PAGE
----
I wish I could say this was a quick process. But hours of work go into these bibliographies. Some are only a page or two, but a dense text like CharlesMann’s 1491, with its dozens of facts per paragraph, grew to 20 pages.

To complete an annotated bibliography, it’s not enough to read the text once marking as I go. I have to skim each book a second time, sometimes even a third, reframing each page in one or two key phrases that chart an author’s line of thinking across sections and chapters. This is what allows me to retranslate their ideas it into my own words. It is in this way, that these finally and thoroughly integrate into my consciousness, and I see more clearly how they relate to other parts of the sabbatical project.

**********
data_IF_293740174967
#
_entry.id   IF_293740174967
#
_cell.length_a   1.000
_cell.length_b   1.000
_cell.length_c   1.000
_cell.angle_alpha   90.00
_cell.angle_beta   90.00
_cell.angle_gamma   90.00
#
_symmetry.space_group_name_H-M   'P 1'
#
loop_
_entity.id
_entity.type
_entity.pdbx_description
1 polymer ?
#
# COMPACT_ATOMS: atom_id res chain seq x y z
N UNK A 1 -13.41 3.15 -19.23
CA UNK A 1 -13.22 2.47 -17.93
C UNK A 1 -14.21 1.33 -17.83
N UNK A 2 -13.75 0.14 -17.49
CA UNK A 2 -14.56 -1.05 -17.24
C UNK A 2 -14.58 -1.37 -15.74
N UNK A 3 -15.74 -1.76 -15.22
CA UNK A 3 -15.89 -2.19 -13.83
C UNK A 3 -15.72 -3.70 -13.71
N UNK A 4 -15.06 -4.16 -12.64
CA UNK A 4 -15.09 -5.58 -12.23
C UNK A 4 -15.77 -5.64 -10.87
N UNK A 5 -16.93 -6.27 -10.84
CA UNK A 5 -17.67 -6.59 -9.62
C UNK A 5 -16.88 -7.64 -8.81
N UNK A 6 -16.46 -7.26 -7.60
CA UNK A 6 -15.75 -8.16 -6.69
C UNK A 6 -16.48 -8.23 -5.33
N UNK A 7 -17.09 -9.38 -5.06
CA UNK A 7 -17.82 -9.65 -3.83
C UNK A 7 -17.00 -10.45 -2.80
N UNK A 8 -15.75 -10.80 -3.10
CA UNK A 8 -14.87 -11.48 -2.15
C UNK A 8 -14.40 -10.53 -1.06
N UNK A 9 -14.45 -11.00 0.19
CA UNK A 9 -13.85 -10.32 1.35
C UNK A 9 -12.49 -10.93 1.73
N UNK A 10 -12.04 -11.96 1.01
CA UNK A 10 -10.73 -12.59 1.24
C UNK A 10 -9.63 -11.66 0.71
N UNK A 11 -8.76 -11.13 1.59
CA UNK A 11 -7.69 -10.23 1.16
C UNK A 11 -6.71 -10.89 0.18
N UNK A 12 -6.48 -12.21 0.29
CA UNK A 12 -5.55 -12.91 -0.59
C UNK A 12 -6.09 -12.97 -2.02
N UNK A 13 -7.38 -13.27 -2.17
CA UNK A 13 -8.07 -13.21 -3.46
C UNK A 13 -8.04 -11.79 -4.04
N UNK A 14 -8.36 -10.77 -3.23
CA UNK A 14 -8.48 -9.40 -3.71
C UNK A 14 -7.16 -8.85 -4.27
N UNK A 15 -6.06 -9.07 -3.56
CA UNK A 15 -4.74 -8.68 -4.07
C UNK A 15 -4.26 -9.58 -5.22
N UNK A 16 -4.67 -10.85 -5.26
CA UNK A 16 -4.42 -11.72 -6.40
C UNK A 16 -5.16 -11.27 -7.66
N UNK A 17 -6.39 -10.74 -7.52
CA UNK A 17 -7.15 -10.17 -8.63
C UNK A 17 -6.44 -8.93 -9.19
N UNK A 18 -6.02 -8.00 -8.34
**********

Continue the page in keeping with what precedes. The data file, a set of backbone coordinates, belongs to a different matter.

It’s tedious. It’s time-consuming. It’s delicious. And I very much look forward with sharing the results of this labor with you.